Thursday, October 16, 2014

Has it Frosted Yet

If it has dipped down into the 20s at all, that means it is the end of the garden. Even your covering won't protect your plants if it's getting that cold. If you're lucky though, you might be able to squeak out another week, but for the most part all your second crop of beets and carrots, and all of your parsnips and salsify should be done now. Get them in. Get them canned up, and then plan on coming back out here and putting this row to bed for the winter.

If it hasn't frosted yet, the potatoes can still keep going. They're pretty durable. If it has, and you find yourself a little swamped, lay sheets of plastic over these rows and get them dug up as soon as possible.

My trusty preserving book says that parsnips are not recommended for pressure canning. It says it's better to keep them is cold storage. However, it does give canning instructions. I really wish I had a root cellar.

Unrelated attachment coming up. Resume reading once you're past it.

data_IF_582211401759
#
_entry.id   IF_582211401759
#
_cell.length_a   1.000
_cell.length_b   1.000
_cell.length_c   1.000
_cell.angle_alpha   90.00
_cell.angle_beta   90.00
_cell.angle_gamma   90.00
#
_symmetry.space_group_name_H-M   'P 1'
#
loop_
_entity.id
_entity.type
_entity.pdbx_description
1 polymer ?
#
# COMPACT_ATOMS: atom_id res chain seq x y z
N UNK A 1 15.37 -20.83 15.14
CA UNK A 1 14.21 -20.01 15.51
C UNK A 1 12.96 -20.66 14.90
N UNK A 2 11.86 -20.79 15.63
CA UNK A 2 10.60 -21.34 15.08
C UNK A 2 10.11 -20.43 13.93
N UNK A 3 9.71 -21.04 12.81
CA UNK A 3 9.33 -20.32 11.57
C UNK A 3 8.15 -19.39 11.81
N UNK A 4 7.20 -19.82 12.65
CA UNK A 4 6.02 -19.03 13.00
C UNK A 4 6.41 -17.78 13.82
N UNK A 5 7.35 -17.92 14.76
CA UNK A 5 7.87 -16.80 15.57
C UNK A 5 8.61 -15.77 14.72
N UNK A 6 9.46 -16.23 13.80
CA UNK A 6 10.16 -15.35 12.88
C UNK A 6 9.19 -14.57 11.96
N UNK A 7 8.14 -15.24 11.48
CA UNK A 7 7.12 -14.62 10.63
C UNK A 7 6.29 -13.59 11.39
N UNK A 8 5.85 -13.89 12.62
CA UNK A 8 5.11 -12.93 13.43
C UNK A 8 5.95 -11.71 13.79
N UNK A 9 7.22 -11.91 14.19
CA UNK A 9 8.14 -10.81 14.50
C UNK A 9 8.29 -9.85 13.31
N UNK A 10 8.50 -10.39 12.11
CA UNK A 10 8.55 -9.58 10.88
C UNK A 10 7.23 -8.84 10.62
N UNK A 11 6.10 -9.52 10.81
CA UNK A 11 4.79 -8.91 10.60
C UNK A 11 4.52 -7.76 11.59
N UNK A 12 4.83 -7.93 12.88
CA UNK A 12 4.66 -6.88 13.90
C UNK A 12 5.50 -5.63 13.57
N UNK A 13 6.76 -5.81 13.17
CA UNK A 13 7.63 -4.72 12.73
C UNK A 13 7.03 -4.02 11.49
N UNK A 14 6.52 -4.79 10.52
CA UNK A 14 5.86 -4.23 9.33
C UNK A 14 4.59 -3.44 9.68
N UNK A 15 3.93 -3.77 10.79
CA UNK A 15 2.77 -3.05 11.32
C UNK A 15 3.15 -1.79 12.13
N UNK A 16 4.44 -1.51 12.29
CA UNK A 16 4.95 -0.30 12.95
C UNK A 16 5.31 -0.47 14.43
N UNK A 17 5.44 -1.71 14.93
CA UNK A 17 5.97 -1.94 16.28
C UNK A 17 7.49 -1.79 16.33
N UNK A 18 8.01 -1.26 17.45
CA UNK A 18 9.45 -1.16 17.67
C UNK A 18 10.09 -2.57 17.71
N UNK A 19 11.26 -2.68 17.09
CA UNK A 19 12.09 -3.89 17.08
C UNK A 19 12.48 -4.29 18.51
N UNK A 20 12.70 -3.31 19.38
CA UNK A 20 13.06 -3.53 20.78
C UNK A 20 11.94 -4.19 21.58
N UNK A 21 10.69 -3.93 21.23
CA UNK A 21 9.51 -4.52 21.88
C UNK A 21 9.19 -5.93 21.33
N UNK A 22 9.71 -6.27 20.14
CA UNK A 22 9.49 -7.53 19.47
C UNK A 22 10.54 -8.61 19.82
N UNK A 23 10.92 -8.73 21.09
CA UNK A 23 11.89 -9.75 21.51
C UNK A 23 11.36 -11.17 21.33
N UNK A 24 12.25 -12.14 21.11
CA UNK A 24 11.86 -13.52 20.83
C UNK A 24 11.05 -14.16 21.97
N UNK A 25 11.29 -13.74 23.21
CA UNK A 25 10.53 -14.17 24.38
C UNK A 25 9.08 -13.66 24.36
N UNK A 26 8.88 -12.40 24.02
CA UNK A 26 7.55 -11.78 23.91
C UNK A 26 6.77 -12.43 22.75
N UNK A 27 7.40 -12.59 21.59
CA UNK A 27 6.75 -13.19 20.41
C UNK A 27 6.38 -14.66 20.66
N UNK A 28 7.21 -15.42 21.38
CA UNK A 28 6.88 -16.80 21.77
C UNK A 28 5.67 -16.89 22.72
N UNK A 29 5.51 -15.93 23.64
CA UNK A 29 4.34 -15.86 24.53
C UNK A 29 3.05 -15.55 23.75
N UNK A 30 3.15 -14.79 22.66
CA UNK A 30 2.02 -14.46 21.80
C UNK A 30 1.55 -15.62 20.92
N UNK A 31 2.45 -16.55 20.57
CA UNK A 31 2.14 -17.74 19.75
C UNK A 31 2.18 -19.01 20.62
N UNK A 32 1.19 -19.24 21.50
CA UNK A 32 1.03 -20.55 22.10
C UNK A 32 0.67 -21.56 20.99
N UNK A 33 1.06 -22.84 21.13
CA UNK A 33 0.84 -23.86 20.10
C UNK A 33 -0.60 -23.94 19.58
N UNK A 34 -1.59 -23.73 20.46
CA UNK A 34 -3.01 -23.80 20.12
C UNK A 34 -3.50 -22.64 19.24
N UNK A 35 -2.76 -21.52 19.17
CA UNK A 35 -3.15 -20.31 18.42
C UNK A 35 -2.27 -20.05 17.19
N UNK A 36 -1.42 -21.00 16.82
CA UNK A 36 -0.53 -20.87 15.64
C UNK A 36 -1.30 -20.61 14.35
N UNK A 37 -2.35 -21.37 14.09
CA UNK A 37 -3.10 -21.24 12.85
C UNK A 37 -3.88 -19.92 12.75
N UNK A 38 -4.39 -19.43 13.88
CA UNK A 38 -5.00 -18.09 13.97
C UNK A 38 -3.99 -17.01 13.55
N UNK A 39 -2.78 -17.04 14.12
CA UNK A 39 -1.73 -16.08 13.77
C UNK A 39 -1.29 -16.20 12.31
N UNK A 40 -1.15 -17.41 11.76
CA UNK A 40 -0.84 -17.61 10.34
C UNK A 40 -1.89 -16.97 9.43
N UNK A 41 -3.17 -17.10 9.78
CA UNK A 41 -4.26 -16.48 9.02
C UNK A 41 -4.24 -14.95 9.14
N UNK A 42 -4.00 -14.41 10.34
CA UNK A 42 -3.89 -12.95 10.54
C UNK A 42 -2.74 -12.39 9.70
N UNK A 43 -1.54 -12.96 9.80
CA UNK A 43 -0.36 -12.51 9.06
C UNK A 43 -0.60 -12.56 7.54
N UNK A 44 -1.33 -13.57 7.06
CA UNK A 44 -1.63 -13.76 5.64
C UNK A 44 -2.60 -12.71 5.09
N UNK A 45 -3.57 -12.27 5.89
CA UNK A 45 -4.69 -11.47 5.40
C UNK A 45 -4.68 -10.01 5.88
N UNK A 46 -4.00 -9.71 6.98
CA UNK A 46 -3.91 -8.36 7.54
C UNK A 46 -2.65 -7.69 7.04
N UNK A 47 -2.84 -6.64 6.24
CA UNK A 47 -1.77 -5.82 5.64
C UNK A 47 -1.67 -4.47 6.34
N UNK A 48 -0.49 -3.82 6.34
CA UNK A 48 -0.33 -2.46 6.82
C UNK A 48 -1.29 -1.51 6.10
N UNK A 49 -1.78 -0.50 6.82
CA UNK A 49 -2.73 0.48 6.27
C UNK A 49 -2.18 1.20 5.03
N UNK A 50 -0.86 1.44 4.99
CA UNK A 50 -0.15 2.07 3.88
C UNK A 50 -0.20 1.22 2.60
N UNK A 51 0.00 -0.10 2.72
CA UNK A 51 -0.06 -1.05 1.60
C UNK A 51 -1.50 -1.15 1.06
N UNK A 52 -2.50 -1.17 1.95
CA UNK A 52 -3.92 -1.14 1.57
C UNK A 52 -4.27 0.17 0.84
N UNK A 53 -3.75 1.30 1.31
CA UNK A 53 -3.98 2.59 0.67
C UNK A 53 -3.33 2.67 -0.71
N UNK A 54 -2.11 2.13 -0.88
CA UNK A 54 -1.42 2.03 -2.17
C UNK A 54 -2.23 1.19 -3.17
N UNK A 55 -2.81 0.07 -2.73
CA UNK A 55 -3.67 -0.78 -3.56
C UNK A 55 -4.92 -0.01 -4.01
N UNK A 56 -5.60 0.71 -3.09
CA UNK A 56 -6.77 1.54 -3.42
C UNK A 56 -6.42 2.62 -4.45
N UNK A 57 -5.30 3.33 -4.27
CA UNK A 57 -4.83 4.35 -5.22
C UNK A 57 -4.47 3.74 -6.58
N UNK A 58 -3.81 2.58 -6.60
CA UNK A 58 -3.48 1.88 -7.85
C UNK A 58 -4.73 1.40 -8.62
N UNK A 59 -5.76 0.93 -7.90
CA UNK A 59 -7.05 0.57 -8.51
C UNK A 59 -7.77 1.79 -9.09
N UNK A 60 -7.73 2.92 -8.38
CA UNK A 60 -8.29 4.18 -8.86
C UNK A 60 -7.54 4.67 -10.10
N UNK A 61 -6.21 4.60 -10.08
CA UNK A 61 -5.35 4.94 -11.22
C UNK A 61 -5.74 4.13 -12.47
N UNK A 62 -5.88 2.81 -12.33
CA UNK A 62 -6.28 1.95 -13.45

Pressure Canning:
  • Wash and peel.
  • Cube or slice.
  • Cover with boiling water and boil for 3 minutes
  • Drain, reserving liquid.
  • Pack into jars and cover with the hot liquid, leaving 1 inch at the top.
Cook for 25 minutes at 10 pounds
Remember what I said about following canner directions.

  • Choose smooth and tender roots
  • Remove tops, peel and wash
  • Chop or slice
  • Blanch in boiling water for 3 minutes or in steam for 3 minutes
Pressure Canning:
  • Scrub and slice
  • Immediately drop into 1/2 gal water with 1T of vinegar and 1T salt
  • As soon as harvest has been added to the water solution, rinse quickly and place in a pot
  • Cover with boiling water, boil for 2 minutes
  • Drain and reserve liquid
  • Pack in jars to within 1 inch of the top
  • Cover with reserved liquid
Cook for 30 minutes at 10 pounds

My trusty preserving book did not have directions for freezing. Might not be a good idea.

It's almost over

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